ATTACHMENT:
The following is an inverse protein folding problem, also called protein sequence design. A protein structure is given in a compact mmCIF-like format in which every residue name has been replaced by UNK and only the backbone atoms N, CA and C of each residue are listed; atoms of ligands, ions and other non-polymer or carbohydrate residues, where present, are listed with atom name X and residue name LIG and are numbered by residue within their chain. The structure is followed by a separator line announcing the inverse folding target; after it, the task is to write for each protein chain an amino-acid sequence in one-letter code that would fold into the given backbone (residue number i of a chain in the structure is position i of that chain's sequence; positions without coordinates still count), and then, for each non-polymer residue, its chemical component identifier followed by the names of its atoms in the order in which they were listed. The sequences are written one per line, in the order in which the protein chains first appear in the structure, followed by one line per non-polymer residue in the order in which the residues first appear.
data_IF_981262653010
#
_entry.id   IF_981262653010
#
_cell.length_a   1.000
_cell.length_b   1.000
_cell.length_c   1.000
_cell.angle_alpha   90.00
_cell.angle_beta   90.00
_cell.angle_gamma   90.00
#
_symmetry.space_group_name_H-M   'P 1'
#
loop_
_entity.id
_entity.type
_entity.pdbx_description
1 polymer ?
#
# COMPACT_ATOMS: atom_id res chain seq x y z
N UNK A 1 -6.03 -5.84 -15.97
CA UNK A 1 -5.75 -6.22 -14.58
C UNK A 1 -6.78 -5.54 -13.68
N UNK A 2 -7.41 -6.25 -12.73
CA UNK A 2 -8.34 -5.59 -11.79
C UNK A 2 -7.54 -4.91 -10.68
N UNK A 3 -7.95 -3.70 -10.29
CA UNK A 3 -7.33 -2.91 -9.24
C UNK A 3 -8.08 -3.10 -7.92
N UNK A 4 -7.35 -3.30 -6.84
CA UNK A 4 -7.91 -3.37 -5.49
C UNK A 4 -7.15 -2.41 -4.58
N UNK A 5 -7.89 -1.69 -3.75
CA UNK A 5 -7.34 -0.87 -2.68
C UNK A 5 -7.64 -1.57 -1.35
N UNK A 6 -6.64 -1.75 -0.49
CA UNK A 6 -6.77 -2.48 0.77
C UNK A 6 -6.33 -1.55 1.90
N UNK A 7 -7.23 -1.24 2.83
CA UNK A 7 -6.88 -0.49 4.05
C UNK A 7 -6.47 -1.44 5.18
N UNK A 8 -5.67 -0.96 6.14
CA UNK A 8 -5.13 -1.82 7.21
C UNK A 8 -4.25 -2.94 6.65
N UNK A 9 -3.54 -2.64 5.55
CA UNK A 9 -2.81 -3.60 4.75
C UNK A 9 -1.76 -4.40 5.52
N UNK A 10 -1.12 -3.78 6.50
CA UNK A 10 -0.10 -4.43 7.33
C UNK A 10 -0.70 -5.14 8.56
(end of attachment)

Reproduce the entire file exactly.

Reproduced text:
The following is an inverse protein folding problem, also called protein sequence design. A protein structure is given in a compact mmCIF-like format in which every residue name has been replaced by UNK and only the backbone atoms N, CA and C of each residue are listed; atoms of ligands, ions and other non-polymer or carbohydrate residues, where present, are listed with atom name X and residue name LIG and are numbered by residue within their chain. The structure is followed by a separator line announcing the inverse folding target; after it, the task is to write for each protein chain an amino-acid sequence in one-letter code that would fold into the given backbone (residue number i of a chain in the structure is position i of that chain's sequence; positions without coordinates still count), and then, for each non-polymer residue, its chemical component identifier followed by the names of its atoms in the order in which they were listed. The sequences are written one per line, in the order in which the protein chains first appear in the structure, followed by one line per non-polymer residue in the order in which the residues first appear.
data_IF_981262653010
#
_entry.id   IF_981262653010
#
_cell.length_a   1.000
_cell.length_b   1.000
_cell.length_c   1.000
_cell.angle_alpha   90.00
_cell.angle_beta   90.00
_cell.angle_gamma   90.00
#
_symmetry.space_group_name_H-M   'P 1'
#
loop_
_entity.id
_entity.type
_entity.pdbx_description
1 polymer ?
#
# COMPACT_ATOMS: atom_id res chain seq x y z
N UNK A 1 -6.03 -5.84 -15.97
CA UNK A 1 -5.75 -6.22 -14.58
C UNK A 1 -6.78 -5.54 -13.68
N UNK A 2 -7.41 -6.25 -12.73
CA UNK A 2 -8.34 -5.59 -11.79
C UNK A 2 -7.54 -4.91 -10.68
N UNK A 3 -7.95 -3.70 -10.29
CA UNK A 3 -7.33 -2.91 -9.24
C UNK A 3 -8.08 -3.10 -7.92
N UNK A 4 -7.35 -3.30 -6.84
CA UNK A 4 -7.91 -3.37 -5.49
C UNK A 4 -7.15 -2.41 -4.58
N UNK A 5 -7.89 -1.69 -3.75
CA UNK A 5 -7.34 -0.87 -2.68
C UNK A 5 -7.64 -1.57 -1.35
N UNK A 6 -6.64 -1.75 -0.49
CA UNK A 6 -6.77 -2.48 0.77
C UNK A 6 -6.33 -1.55 1.90
N UNK A 7 -7.23 -1.24 2.83
CA UNK A 7 -6.88 -0.49 4.05
C UNK A 7 -6.47 -1.44 5.18
N UNK A 8 -5.67 -0.96 6.14
CA UNK A 8 -5.13 -1.82 7.21
C UNK A 8 -4.25 -2.94 6.65
N UNK A 9 -3.54 -2.64 5.55
CA UNK A 9 -2.81 -3.60 4.75
C UNK A 9 -1.76 -4.40 5.52
N UNK A 10 -1.12 -3.78 6.50
CA UNK A 10 -0.10 -4.43 7.33
C UNK A 10 -0.70 -5.14 8.56